social media watch
Posted by Sheila Shayon on November 5, 2013 02:39 PM
Thanks to ever-improving cell phone cameras, any one these days can consider themself an excellent photographer. But Instagram, the social network that helped redefined mobile photography, thinks we can do even better.
In a partnership with Sony Mobile, Instagram has launched Xperia PicTip, the world's first online school of photography, offering tips on how to point, shoot and use the brand’s plentiful filters.
Sony has recruited eight of Scandinavia's largest Instagram account holders as teacher/ambassadors in an interactive experience that bridges pro-Instagrammers and fans. All images will be taken with Sony's flagship mobile Xperia Z1, with the ambassadors showcasing a new photo theme everyday for a week using hashtag #Xperiapictip. Fans, too, are invited to snap their own photos during the week, of which the ambassadors will pick favorites to highlight and promote on Facebook.Continue reading...
Posted by Abe Sauer on May 8, 2013 01:38 PM
Isolation and loneliness may seem like an odd foundation for a Coca-Cola campaign, but in China, the brand is aiming to bring the smile associated with Coke to a generation afflicted with such attributes as they try to find their way in suddenly booming metropolises.
Coca-Cola's "Friendship Experiment" aims to capture moments of "happiness creation" by inviting "complete strangers to come together and share a moment of connection." It's an effort by Chinese photographer Kurt Tang to combat what he saw as the "dispiriting sense of isolation and loneliness" found today in China's cities.
"We even date through virtual social networks instead of more intimate, human close-in-person communications," Kurt Tang, the photographer and 'Happiness Creator' of the Friendship Experiment, told brandchannel. Tang's photo and video collection, a project that used Coke to bring urbanites together, recently showed at the Fei Gallery in that same city. Notably, the photo exhibition does not contain Coke bottles or products, although some of the videos do.Continue reading...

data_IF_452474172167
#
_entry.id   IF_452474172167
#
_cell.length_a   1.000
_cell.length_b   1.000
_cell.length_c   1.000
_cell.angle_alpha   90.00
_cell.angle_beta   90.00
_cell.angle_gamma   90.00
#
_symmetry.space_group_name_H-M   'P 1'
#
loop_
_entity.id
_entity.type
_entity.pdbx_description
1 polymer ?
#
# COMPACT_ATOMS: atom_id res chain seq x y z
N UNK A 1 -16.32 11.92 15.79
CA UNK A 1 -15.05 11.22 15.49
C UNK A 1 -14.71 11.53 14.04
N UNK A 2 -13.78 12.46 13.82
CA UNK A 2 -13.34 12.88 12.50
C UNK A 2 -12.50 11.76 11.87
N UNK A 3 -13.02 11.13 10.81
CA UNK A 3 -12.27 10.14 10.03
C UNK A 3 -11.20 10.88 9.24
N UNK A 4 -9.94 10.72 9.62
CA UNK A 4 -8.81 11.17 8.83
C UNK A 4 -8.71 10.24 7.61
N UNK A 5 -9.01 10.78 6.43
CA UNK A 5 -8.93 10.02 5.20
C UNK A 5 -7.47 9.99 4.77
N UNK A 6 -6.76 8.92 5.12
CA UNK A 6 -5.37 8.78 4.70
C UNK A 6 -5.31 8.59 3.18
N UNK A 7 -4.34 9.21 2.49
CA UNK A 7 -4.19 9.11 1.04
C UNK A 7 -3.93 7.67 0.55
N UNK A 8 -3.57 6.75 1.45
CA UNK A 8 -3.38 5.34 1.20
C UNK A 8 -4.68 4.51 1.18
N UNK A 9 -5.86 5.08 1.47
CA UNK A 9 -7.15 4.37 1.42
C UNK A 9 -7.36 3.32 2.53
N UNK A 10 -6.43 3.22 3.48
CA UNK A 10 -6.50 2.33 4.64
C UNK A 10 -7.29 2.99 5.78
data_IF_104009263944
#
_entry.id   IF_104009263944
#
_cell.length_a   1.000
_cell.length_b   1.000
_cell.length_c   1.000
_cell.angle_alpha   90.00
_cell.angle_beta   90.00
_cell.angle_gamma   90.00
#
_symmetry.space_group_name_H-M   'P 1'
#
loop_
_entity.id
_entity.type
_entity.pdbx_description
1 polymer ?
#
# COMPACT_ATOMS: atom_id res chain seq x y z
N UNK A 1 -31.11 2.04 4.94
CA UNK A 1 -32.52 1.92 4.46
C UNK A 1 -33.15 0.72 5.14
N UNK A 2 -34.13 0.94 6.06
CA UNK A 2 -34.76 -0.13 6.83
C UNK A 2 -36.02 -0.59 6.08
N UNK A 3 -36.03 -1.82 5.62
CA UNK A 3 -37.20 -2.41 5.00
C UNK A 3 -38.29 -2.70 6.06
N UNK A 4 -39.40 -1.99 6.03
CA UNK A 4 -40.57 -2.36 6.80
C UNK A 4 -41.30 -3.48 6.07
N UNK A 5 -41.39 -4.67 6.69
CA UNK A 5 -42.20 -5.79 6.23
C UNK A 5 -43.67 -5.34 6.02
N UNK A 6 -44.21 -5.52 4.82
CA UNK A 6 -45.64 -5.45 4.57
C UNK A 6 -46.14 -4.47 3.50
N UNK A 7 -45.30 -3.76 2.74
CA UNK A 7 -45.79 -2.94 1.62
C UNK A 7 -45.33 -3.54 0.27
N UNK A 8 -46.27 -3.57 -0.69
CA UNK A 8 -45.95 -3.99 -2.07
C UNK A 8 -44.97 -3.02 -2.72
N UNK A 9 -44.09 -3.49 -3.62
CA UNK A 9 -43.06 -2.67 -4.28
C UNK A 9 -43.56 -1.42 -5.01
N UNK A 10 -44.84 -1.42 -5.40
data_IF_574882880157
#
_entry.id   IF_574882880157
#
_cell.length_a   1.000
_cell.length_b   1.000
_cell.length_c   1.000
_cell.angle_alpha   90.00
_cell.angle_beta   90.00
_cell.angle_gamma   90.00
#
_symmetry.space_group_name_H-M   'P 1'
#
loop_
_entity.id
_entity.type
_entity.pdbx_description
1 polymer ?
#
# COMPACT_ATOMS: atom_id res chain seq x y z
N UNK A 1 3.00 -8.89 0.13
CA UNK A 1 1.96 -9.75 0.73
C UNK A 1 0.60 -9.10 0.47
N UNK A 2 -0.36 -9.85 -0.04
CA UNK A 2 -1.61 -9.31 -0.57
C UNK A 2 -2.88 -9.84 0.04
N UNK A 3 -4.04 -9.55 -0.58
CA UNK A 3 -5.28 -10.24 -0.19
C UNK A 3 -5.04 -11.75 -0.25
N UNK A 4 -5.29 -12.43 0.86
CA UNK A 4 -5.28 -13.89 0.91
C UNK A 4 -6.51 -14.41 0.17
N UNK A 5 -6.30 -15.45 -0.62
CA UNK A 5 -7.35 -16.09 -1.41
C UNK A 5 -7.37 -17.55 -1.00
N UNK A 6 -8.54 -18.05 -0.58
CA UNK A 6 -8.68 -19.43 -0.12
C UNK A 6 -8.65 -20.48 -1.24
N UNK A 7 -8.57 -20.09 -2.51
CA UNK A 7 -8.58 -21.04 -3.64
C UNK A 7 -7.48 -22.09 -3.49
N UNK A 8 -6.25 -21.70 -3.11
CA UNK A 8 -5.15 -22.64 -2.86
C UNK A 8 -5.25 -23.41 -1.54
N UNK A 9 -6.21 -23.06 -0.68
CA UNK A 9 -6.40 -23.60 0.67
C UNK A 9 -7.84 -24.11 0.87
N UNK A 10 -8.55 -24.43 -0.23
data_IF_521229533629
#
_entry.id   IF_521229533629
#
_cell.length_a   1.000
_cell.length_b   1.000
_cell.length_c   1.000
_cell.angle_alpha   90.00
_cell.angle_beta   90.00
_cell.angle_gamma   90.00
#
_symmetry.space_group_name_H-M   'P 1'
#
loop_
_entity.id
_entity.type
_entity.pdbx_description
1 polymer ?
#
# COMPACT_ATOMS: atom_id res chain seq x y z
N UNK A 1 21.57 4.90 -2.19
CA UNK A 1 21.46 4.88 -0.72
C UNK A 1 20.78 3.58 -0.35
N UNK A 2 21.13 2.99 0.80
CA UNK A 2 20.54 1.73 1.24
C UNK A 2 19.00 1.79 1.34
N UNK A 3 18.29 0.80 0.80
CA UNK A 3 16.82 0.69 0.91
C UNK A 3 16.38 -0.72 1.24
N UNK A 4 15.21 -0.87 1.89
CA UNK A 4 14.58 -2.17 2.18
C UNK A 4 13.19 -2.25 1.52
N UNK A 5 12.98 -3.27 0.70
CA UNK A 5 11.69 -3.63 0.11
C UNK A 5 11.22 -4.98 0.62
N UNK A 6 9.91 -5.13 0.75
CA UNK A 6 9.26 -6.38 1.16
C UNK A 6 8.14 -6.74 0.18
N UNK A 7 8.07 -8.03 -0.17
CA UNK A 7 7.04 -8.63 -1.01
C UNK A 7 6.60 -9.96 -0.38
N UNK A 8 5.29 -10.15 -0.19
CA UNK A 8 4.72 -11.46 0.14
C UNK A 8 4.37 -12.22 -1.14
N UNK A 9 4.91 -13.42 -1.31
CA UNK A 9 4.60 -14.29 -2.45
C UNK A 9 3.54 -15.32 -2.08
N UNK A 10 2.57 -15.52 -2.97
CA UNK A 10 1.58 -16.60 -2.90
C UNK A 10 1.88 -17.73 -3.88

tech in the spotlight
Posted by Mark J. Miller on January 9, 2012 01:31 PM
Just because Polaroid isn’t producing the instant film cameras that dominated that marketplace for 60 years doesn’t mean it's just going to disappear from the scene altogether. PetaPixel.com reports that Polaroid and The Impossible Project are teaming up to release 6-10 Polaroid Classic-branded products each year. The first item in their collaboration: a do-it-yourself paper-camera kit. The kit (only $20) contains materials to create replicas of six classic Polaroid cameras out of paper. The set will include little fake Polaroids that will “develop when rubbed,” the site notes.
The two companies famously paired up in 2008 when cofounders Florian Kaps and André Bosman met at a party for the closing of a Polaroid plant in the Netherlands. The pair teamed up (along with Marwan Saba) and bought the plant and its machinery in order to take over the instant-photo business that creates products that work with Polaroid cameras. Now, Impossible has offices in New York and Vienna, while Polaroid is putting its energy into consumer electronics and eyewear these days. The two will also work together to sell off the final “batch of Polaroid film ever produced,” the site notes.
The announcement of the new products came in conjunction with the kickoff of this year’s massive Consumer Electronics Show. At last year’s CES, Polaroid announced that it had partnered up with Lady Gaga to announce its new Grey Label, which was to be co-designed by the performer.Continue reading...
Posted by Stephanie Startz on October 30, 2009 10:10 AM
Launching their first brand campaign since 2005, Kodak is trying to cheer up consumers worried about the ailing economy.
Starting tomorrow, Kodak will inform consumers that "It's Time to Smile" in a series of television and print advertisements.
The branding campaign is a response the challenging economic climate. Eastman Kodak Company commissioned a report, the “Future of Reconnectivity,” which found that during "tough times, people have a common desire to reconnect with loved ones, in part, by sharing photos."Continue reading...